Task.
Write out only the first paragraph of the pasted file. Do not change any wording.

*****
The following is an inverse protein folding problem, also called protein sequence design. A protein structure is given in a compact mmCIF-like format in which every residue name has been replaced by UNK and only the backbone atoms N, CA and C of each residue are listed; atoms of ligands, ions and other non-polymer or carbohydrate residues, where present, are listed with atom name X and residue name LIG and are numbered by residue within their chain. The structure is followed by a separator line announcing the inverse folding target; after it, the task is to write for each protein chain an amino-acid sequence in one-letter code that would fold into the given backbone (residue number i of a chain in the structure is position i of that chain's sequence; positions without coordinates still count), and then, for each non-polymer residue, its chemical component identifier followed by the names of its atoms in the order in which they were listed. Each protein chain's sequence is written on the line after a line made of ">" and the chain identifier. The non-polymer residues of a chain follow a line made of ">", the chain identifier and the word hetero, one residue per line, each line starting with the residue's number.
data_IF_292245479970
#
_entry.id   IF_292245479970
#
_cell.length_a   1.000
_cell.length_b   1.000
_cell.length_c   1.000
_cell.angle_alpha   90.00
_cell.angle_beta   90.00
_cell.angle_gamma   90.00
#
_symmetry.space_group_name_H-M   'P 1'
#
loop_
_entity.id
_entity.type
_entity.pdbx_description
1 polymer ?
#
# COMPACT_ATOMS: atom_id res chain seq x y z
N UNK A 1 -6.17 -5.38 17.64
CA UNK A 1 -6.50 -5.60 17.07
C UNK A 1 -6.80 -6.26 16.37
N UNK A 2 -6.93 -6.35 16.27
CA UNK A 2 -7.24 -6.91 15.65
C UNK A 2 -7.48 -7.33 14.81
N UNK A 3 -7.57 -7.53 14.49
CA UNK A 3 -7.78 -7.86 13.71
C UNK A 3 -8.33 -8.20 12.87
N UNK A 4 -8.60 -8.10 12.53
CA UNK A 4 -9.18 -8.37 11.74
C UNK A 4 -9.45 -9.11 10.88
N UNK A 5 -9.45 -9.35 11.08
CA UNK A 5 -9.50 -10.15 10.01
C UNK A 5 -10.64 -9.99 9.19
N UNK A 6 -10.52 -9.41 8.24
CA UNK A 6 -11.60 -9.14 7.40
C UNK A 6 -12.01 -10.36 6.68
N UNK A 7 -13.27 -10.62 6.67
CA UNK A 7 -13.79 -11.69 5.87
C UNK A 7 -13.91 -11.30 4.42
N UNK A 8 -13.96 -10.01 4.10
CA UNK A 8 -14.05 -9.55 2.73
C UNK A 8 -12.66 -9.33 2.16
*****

The following is an inverse protein folding problem, also called protein sequence design. A protein structure is given in a compact mmCIF-like format in which every residue name has been replaced by UNK and only the backbone atoms N, CA and C of each residue are listed; atoms of ligands, ions and other non-polymer or carbohydrate residues, where present, are listed with atom name X and residue name LIG and are numbered by residue within their chain. The structure is followed by a separator line announcing the inverse folding target; after it, the task is to write for each protein chain an amino-acid sequence in one-letter code that would fold into the given backbone (residue number i of a chain in the structure is position i of that chain's sequence; positions without coordinates still count), and then, for each non-polymer residue, its chemical component identifier followed by the names of its atoms in the order in which they were listed. Each protein chain's sequence is written on the line after a line made of ">" and the chain identifier. The non-polymer residues of a chain follow a line made of ">", the chain identifier and the word hetero, one residue per line, each line starting with the residue's number.